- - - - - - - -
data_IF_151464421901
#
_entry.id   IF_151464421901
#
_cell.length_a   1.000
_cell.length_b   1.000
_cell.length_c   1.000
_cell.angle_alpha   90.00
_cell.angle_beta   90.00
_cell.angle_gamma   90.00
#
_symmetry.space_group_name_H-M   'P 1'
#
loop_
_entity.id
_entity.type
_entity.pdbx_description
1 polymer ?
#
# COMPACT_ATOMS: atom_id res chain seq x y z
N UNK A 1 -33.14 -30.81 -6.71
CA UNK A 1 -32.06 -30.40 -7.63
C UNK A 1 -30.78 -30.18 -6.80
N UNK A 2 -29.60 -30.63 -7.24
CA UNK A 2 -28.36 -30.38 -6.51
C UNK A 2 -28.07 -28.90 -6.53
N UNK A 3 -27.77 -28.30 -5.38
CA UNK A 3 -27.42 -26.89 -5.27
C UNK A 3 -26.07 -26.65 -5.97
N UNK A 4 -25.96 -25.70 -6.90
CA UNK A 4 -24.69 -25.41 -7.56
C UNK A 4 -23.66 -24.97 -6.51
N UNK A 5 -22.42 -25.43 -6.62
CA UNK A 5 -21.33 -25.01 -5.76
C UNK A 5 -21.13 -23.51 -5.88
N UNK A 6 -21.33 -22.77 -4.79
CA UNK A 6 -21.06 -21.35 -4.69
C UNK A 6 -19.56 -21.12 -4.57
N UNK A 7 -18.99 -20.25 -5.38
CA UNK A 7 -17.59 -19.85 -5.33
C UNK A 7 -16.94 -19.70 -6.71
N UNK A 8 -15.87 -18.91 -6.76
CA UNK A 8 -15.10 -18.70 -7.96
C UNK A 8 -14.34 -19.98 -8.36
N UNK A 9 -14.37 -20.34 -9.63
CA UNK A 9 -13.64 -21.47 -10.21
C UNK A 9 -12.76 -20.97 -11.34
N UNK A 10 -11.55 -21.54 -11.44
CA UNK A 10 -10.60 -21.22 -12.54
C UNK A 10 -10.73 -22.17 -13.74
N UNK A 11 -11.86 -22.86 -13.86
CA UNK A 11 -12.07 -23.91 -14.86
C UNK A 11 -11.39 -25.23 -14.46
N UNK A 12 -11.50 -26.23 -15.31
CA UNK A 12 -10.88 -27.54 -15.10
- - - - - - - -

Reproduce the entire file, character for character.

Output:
data_IF_151464421901
#
_entry.id   IF_151464421901
#
_cell.length_a   1.000
_cell.length_b   1.000
_cell.length_c   1.000
_cell.angle_alpha   90.00
_cell.angle_beta   90.00
_cell.angle_gamma   90.00
#
_symmetry.space_group_name_H-M   'P 1'
#
loop_
_entity.id
_entity.type
_entity.pdbx_description
1 polymer ?
#
# COMPACT_ATOMS: atom_id res chain seq x y z
N UNK A 1 -33.14 -30.81 -6.71
CA UNK A 1 -32.06 -30.40 -7.63
C UNK A 1 -30.78 -30.18 -6.80
N UNK A 2 -29.60 -30.63 -7.24
CA UNK A 2 -28.36 -30.38 -6.51
C UNK A 2 -28.07 -28.90 -6.53
N UNK A 3 -27.77 -28.30 -5.38
CA UNK A 3 -27.42 -26.89 -5.27
C UNK A 3 -26.07 -26.65 -5.97
N UNK A 4 -25.96 -25.70 -6.90
CA UNK A 4 -24.69 -25.41 -7.56
C UNK A 4 -23.66 -24.97 -6.51
N UNK A 5 -22.42 -25.43 -6.62
CA UNK A 5 -21.33 -25.01 -5.76
C UNK A 5 -21.13 -23.51 -5.88
N UNK A 6 -21.33 -22.77 -4.79
CA UNK A 6 -21.06 -21.35 -4.69
C UNK A 6 -19.56 -21.12 -4.57
N UNK A 7 -18.99 -20.25 -5.38
CA UNK A 7 -17.59 -19.85 -5.33
C UNK A 7 -16.94 -19.70 -6.71
N UNK A 8 -15.87 -18.91 -6.76
CA UNK A 8 -15.10 -18.70 -7.96
C UNK A 8 -14.34 -19.98 -8.36
N UNK A 9 -14.37 -20.34 -9.63
CA UNK A 9 -13.64 -21.47 -10.21
C UNK A 9 -12.76 -20.97 -11.34
N UNK A 10 -11.55 -21.54 -11.44
CA UNK A 10 -10.60 -21.22 -12.54
C UNK A 10 -10.73 -22.17 -13.74
N UNK A 11 -11.86 -22.86 -13.86
CA UNK A 11 -12.07 -23.91 -14.86
C UNK A 11 -11.39 -25.23 -14.46
N UNK A 12 -11.50 -26.23 -15.31
CA UNK A 12 -10.88 -27.54 -15.10